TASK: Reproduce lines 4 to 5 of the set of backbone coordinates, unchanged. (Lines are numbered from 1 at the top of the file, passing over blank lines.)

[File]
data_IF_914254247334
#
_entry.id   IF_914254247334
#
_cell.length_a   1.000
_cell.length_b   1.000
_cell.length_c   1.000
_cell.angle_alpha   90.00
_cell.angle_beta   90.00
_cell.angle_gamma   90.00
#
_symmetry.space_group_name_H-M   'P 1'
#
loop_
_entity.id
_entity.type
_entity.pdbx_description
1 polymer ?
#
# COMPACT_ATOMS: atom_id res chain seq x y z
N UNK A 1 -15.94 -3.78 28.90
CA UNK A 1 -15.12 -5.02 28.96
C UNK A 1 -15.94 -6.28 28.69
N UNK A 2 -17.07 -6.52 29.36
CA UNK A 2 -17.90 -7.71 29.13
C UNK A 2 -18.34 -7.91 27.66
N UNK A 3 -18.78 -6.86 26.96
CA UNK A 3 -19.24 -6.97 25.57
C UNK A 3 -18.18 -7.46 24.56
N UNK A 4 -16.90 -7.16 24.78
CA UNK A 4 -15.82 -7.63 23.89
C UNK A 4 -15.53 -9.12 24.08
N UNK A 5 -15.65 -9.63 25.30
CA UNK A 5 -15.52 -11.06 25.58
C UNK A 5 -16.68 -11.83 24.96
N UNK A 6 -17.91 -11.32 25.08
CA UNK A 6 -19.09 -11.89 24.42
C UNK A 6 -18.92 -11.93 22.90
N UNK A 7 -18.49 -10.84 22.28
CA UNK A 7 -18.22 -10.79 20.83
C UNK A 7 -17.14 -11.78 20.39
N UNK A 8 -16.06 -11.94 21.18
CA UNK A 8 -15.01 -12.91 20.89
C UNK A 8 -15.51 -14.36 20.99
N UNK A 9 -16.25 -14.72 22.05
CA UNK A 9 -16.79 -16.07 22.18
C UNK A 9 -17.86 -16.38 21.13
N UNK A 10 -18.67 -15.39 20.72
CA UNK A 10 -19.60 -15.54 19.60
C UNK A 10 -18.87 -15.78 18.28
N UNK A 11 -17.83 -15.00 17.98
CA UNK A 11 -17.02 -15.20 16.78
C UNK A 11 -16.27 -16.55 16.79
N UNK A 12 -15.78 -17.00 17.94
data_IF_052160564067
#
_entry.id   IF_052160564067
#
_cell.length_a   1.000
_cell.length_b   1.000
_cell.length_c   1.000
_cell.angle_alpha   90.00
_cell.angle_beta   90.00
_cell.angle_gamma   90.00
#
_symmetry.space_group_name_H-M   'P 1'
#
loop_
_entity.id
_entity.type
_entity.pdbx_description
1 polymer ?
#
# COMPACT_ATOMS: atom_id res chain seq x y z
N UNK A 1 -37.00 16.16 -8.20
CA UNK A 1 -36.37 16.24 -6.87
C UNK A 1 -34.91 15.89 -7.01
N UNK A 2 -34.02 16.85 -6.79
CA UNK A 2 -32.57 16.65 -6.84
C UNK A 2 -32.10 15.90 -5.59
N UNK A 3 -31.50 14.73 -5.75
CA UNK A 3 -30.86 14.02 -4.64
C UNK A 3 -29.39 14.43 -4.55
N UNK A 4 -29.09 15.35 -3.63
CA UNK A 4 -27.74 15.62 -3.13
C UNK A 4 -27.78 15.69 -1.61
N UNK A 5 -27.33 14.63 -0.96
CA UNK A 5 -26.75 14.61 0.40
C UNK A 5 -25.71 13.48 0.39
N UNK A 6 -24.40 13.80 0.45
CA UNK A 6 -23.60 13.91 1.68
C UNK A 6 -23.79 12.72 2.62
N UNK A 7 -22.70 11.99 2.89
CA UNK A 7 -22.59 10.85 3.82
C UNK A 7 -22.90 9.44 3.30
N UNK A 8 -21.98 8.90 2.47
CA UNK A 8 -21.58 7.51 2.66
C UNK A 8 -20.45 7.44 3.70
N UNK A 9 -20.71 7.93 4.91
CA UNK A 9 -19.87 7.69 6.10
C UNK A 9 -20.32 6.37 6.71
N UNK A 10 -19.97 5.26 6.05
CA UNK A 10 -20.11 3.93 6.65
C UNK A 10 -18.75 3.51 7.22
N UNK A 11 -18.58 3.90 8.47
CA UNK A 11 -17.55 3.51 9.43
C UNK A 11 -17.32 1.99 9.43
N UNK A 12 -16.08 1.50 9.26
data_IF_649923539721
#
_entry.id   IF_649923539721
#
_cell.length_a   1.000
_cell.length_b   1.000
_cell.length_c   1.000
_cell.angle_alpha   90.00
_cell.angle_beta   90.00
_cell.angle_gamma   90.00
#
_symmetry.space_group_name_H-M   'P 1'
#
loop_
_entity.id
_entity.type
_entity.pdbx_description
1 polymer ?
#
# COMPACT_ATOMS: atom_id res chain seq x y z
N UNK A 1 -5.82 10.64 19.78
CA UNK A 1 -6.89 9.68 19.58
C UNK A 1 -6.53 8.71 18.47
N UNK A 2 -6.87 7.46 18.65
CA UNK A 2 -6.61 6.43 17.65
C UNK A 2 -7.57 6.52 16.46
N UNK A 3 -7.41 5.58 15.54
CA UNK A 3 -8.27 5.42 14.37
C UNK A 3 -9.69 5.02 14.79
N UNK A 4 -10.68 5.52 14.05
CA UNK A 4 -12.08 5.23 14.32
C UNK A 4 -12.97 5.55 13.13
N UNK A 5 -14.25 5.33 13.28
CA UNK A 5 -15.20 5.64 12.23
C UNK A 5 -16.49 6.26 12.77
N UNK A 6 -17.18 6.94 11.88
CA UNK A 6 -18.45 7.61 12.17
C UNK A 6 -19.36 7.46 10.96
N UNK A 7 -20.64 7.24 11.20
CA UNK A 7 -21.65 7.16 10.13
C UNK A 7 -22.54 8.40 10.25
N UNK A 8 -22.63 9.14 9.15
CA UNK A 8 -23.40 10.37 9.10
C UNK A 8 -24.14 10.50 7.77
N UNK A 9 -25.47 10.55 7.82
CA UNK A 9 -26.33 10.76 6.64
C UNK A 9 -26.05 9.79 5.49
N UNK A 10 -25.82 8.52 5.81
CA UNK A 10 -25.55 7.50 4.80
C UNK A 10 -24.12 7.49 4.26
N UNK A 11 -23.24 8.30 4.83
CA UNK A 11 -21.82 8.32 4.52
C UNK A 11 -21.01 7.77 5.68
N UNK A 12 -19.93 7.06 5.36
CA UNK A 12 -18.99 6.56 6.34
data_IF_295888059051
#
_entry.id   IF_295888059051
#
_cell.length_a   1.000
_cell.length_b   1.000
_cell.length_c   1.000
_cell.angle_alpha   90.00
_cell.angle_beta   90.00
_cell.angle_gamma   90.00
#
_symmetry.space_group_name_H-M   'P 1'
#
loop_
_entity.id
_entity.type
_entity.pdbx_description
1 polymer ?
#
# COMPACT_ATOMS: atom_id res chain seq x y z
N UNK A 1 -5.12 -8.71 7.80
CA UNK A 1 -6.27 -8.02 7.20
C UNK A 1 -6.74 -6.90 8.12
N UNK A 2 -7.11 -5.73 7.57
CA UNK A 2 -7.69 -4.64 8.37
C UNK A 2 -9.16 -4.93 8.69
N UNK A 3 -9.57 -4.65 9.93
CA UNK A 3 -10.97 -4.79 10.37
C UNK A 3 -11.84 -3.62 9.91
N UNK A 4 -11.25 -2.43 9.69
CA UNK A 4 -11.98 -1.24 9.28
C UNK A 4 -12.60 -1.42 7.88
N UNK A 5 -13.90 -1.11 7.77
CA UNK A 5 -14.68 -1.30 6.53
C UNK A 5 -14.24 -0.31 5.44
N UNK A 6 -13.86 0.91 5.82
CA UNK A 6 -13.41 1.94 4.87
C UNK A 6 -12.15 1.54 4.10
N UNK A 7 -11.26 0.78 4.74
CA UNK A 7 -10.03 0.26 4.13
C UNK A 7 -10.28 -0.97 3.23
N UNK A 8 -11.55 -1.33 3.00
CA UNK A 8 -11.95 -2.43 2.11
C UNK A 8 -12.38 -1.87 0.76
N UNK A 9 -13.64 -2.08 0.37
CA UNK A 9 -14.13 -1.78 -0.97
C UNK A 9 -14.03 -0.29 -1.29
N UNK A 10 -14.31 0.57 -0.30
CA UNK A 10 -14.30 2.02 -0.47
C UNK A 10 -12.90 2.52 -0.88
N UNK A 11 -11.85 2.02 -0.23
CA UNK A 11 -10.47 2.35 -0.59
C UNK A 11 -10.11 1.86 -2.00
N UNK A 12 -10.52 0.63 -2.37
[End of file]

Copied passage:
#
_cell.length_a   1.000